Michael Cavalli:  What is the most important aspect(s) of marathon training to help the runner maintain pace/efficiency in the latter, more difficult miles of the marathon?

Dr. Jack Daniels:  A very important approach to maintaining pace and efficiency in the latter miles of a marathon race is to not go out too fast. Run the first 20 miles no faster than your training and any recent racing VDOT values suggest for your marathon race pace. It is often very easy to go out too fast early in a marathon because you have tapered and rested for the race and normal marathon race pace seems too slow.

The best part of a marathon to run faster than anticipated is the 2nd half of the race; particularly the last 10k of the race. The first half of the race should feel like a pace that you could increase at any time. Something that might help in those early miles is to concentrate on being relaxed and turning over with a nice quick leg cadence. Also, focus on breathing with a comfortable 2-2 rhythm. It might help to spend some time thinking about being relaxed in the face, jaws, then shoulders, arms, stomach, legs and feet.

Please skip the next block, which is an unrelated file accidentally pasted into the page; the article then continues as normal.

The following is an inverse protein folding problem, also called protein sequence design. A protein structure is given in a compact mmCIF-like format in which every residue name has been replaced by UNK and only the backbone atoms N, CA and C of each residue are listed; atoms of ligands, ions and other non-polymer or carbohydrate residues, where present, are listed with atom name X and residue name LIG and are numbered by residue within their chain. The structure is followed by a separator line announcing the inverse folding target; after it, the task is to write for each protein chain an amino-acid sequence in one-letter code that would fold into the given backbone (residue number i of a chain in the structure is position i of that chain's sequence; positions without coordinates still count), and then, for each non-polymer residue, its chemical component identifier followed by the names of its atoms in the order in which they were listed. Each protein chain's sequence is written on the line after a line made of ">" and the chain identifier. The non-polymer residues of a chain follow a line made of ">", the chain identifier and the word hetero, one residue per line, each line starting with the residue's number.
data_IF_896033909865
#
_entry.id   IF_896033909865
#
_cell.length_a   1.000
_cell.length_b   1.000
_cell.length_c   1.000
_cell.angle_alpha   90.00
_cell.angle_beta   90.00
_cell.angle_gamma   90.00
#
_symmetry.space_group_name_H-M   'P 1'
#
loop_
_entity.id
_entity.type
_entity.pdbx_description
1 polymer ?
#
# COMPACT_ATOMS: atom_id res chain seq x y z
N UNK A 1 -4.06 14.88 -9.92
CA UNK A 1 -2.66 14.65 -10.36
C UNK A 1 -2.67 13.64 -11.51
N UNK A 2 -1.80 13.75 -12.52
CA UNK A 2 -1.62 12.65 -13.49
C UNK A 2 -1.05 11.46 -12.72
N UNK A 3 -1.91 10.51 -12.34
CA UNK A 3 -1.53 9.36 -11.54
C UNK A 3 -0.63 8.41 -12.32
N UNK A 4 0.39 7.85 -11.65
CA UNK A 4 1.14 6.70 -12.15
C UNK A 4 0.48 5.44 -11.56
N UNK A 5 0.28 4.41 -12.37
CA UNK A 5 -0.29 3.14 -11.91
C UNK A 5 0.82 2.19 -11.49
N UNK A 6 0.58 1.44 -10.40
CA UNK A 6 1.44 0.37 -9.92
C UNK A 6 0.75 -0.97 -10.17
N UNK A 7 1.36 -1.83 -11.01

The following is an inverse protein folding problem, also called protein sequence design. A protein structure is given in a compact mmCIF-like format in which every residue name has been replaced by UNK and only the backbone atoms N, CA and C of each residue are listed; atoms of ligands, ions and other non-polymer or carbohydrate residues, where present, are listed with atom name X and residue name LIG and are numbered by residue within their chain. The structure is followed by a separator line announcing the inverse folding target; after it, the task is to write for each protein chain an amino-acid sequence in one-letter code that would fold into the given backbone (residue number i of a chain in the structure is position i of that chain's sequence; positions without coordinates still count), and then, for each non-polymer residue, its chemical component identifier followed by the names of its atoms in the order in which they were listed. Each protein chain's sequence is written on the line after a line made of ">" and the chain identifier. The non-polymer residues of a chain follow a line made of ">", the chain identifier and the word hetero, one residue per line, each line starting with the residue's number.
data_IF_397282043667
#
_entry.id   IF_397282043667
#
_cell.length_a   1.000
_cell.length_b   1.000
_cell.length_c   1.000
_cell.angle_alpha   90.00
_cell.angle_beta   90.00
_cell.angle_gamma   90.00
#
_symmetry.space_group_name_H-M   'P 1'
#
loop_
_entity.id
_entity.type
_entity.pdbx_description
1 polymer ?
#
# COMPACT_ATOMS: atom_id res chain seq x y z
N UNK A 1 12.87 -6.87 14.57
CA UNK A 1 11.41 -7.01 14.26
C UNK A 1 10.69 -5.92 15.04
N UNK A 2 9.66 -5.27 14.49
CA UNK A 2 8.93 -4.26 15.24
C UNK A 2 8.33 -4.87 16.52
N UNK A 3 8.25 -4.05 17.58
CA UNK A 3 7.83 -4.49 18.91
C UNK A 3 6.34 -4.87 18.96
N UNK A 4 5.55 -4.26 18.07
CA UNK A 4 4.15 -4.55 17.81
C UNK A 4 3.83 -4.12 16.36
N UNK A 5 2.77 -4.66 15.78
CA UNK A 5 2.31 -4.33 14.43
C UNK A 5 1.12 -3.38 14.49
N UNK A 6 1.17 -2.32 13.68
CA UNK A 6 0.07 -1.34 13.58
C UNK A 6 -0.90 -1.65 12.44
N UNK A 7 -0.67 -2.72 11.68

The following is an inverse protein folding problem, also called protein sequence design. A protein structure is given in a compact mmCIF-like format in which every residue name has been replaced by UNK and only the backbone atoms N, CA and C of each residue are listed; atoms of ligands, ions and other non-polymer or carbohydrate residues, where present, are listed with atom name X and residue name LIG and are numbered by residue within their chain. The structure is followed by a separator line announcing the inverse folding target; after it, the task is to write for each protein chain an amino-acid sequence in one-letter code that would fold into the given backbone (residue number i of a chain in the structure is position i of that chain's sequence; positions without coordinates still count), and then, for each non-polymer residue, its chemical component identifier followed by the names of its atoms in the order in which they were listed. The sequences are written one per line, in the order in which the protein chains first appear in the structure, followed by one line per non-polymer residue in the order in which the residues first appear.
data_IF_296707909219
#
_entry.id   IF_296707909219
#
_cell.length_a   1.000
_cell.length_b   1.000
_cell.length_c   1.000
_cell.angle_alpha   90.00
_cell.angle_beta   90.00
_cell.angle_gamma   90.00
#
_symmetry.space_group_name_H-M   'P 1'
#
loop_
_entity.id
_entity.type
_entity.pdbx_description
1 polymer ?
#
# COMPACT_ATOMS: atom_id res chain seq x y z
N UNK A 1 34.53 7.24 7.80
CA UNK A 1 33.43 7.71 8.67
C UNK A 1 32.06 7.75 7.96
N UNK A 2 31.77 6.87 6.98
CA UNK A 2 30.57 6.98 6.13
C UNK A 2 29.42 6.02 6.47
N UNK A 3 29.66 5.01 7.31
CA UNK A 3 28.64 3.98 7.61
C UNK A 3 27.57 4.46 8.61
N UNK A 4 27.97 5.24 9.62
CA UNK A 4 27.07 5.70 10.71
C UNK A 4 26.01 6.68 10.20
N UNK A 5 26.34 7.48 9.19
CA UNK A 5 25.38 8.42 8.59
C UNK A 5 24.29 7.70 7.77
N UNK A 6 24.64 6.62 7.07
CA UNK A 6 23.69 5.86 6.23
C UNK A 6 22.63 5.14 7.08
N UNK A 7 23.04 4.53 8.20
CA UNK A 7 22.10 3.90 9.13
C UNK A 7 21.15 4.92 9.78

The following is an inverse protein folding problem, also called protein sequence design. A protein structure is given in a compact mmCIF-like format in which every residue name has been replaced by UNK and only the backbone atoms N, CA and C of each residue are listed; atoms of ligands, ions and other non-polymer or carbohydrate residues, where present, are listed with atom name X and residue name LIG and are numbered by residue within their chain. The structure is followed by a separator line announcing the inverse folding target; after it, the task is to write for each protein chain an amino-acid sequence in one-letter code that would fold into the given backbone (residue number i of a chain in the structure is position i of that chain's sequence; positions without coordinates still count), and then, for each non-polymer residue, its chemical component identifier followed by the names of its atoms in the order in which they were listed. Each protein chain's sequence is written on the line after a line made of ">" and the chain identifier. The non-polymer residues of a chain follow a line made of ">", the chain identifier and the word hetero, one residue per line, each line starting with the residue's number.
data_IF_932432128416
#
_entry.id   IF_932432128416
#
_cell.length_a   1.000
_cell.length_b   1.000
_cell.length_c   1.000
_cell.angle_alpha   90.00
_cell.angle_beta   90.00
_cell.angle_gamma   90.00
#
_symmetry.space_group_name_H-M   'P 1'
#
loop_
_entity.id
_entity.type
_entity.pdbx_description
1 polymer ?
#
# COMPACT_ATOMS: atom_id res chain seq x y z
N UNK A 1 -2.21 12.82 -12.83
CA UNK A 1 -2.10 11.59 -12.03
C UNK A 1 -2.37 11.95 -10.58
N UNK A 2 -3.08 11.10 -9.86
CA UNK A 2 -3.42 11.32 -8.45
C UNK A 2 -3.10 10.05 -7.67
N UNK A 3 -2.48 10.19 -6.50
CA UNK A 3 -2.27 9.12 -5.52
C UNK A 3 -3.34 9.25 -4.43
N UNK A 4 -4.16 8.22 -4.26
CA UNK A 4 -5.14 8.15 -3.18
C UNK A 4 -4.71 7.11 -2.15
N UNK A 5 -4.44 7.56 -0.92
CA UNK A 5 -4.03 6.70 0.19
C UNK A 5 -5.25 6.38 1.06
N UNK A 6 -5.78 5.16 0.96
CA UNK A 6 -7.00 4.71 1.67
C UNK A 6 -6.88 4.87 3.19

During early weeks of race training to help deal with the latter miles of a marathon, do some workouts that alternate running between Marathon and Threshold pace. If you get the feeling that the pace is too slow early on just stick with that until at least the halfway point. Keep in mind that some segments of your marathon may run into a headwind or uphill so your pace will slow. Try to maintain a consistent subjective feeling of stress rather than just going by mile pace. Later on in the race see if it is possible to say to yourself, “Man this is fun.”

Become a faster runner using Dr. Jack Daniels’ VDOT training methodology